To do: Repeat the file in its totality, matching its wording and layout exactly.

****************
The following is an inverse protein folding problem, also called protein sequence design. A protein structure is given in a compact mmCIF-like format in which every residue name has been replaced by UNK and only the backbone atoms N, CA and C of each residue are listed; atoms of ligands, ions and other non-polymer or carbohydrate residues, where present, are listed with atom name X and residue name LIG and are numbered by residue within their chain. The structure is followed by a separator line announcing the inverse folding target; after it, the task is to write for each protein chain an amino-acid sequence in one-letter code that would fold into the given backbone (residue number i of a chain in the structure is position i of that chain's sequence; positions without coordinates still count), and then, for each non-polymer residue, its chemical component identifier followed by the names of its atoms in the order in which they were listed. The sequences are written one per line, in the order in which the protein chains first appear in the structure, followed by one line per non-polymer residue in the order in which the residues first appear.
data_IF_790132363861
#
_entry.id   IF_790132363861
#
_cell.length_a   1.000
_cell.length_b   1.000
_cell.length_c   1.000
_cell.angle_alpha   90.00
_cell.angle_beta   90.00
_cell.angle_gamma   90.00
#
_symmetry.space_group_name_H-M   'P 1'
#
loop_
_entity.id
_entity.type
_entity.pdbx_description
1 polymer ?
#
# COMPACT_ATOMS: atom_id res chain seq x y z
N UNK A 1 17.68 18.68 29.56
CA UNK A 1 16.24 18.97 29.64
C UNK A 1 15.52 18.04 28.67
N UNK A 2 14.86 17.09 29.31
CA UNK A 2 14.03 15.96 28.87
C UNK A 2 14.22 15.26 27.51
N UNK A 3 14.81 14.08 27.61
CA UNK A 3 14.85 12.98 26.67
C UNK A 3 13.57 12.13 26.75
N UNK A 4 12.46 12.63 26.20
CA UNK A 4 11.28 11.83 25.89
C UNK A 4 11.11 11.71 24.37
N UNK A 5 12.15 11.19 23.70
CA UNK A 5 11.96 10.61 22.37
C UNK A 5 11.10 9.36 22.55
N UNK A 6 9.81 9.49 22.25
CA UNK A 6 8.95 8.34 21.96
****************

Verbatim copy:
The following is an inverse protein folding problem, also called protein sequence design. A protein structure is given in a compact mmCIF-like format in which every residue name has been replaced by UNK and only the backbone atoms N, CA and C of each residue are listed; atoms of ligands, ions and other non-polymer or carbohydrate residues, where present, are listed with atom name X and residue name LIG and are numbered by residue within their chain. The structure is followed by a separator line announcing the inverse folding target; after it, the task is to write for each protein chain an amino-acid sequence in one-letter code that would fold into the given backbone (residue number i of a chain in the structure is position i of that chain's sequence; positions without coordinates still count), and then, for each non-polymer residue, its chemical component identifier followed by the names of its atoms in the order in which they were listed. The sequences are written one per line, in the order in which the protein chains first appear in the structure, followed by one line per non-polymer residue in the order in which the residues first appear.
data_IF_790132363861
#
_entry.id   IF_790132363861
#
_cell.length_a   1.000
_cell.length_b   1.000
_cell.length_c   1.000
_cell.angle_alpha   90.00
_cell.angle_beta   90.00
_cell.angle_gamma   90.00
#
_symmetry.space_group_name_H-M   'P 1'
#
loop_
_entity.id
_entity.type
_entity.pdbx_description
1 polymer ?
#
# COMPACT_ATOMS: atom_id res chain seq x y z
N UNK A 1 17.68 18.68 29.56
CA UNK A 1 16.24 18.97 29.64
C UNK A 1 15.52 18.04 28.67
N UNK A 2 14.86 17.09 29.31
CA UNK A 2 14.03 15.96 28.87
C UNK A 2 14.22 15.26 27.51
N UNK A 3 14.81 14.08 27.61
CA UNK A 3 14.85 12.98 26.67
C UNK A 3 13.57 12.13 26.75
N UNK A 4 12.46 12.63 26.20
CA UNK A 4 11.28 11.83 25.89
C UNK A 4 11.11 11.71 24.37
N UNK A 5 12.15 11.19 23.70
CA UNK A 5 11.96 10.61 22.37
C UNK A 5 11.10 9.36 22.55
N UNK A 6 9.81 9.49 22.25
CA UNK A 6 8.95 8.34 21.96